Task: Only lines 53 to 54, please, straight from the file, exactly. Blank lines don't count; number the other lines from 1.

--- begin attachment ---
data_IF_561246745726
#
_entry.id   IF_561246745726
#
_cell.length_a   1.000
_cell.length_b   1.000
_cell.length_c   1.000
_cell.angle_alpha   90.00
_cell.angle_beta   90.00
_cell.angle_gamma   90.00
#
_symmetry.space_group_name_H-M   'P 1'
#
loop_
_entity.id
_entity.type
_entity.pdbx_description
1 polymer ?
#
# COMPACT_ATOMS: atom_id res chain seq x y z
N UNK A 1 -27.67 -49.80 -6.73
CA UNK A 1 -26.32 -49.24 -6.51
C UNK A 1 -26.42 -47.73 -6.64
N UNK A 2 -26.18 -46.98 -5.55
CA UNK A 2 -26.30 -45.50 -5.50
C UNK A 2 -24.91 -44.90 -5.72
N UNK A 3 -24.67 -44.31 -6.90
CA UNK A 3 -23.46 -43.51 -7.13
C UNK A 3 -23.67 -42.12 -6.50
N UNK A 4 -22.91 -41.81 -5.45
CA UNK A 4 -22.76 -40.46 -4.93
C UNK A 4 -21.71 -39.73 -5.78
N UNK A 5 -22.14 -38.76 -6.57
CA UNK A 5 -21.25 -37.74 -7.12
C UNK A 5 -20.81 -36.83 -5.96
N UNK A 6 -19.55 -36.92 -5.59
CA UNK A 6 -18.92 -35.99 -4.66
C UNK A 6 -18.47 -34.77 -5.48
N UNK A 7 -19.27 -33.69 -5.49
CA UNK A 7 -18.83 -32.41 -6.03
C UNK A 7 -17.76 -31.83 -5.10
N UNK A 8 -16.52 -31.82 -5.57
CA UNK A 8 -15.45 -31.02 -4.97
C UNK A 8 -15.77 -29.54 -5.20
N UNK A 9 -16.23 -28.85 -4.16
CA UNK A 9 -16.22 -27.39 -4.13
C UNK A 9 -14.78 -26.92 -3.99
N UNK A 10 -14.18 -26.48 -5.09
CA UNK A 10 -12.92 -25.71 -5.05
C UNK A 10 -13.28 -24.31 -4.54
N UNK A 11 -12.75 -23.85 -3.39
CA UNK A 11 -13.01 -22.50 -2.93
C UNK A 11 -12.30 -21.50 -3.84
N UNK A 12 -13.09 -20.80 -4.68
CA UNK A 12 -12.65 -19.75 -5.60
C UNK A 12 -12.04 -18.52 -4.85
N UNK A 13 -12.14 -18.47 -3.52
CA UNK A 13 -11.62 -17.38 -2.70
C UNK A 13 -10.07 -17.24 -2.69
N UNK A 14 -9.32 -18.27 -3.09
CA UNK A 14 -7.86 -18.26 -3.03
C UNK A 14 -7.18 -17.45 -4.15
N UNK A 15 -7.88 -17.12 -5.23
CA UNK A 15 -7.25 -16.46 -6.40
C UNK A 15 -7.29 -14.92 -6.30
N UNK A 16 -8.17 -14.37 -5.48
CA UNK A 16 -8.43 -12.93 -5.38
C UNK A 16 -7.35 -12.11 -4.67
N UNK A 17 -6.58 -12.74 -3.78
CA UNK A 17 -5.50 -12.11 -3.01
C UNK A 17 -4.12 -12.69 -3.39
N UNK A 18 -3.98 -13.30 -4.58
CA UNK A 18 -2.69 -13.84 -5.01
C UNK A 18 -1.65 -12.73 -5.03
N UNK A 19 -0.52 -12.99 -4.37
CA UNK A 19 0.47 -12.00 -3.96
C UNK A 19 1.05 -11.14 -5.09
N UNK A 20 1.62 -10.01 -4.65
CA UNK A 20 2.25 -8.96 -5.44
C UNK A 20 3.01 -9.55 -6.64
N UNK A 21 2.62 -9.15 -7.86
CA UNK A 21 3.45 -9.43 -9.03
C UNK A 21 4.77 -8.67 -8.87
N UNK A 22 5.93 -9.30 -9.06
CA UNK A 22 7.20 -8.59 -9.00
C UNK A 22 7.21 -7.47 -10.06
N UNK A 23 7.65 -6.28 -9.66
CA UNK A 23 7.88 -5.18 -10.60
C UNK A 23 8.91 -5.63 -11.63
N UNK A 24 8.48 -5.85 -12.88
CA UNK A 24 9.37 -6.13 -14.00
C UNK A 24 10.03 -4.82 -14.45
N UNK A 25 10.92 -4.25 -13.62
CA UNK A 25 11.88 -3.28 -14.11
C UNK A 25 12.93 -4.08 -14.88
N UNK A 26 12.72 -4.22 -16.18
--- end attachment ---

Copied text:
C UNK A 11 -12.30 -21.50 -3.84
N UNK A 12 -13.09 -20.80 -4.68